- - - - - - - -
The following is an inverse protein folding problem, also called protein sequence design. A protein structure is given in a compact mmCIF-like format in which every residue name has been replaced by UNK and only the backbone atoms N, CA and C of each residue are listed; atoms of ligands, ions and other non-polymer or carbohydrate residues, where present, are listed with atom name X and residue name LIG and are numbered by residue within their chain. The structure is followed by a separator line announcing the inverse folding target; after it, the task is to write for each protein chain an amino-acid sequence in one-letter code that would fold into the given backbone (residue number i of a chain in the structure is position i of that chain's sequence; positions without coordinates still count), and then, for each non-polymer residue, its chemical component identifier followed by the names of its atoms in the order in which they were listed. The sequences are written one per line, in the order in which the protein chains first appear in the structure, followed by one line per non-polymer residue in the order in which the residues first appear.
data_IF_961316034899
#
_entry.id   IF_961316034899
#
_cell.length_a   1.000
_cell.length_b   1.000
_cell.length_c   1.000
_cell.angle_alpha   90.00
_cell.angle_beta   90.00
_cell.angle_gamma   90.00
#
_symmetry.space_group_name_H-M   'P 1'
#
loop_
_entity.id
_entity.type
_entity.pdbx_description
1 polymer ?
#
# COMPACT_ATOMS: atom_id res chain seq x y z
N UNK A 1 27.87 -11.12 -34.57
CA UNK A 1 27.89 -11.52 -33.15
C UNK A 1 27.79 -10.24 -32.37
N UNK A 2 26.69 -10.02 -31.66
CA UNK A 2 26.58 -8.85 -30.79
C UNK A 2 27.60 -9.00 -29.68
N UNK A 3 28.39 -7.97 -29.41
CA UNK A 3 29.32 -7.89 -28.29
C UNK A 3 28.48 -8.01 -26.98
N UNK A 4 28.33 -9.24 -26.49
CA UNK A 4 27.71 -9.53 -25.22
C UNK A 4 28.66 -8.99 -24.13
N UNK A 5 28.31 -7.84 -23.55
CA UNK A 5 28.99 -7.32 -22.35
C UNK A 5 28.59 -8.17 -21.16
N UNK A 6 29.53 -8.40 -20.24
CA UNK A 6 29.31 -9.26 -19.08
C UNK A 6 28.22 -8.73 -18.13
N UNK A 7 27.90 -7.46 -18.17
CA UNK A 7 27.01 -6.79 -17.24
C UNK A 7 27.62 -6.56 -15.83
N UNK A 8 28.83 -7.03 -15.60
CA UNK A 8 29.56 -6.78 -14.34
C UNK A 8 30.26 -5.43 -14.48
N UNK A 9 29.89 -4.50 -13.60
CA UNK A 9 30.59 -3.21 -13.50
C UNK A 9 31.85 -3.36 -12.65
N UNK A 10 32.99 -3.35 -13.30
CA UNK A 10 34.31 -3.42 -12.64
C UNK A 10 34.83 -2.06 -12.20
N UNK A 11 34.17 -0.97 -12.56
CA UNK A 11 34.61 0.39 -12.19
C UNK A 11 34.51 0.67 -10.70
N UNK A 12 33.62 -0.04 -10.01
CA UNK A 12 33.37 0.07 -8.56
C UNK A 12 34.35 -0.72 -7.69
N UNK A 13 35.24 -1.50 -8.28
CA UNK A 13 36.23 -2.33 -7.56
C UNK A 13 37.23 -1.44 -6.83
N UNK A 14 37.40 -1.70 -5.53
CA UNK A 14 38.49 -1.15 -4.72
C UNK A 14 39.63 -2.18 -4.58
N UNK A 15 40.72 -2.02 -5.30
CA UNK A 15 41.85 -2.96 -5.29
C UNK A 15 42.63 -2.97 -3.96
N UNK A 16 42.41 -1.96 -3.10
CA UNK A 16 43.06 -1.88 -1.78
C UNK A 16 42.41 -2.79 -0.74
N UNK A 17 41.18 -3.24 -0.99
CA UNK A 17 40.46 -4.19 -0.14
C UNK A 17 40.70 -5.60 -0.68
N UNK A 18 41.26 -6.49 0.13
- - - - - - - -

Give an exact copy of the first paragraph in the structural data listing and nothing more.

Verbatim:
The following is an inverse protein folding problem, also called protein sequence design. A protein structure is given in a compact mmCIF-like format in which every residue name has been replaced by UNK and only the backbone atoms N, CA and C of each residue are listed; atoms of ligands, ions and other non-polymer or carbohydrate residues, where present, are listed with atom name X and residue name LIG and are numbered by residue within their chain. The structure is followed by a separator line announcing the inverse folding target; after it, the task is to write for each protein chain an amino-acid sequence in one-letter code that would fold into the given backbone (residue number i of a chain in the structure is position i of that chain's sequence; positions without coordinates still count), and then, for each non-polymer residue, its chemical component identifier followed by the names of its atoms in the order in which they were listed. The sequences are written one per line, in the order in which the protein chains first appear in the structure, followed by one line per non-polymer residue in the order in which the residues first appear.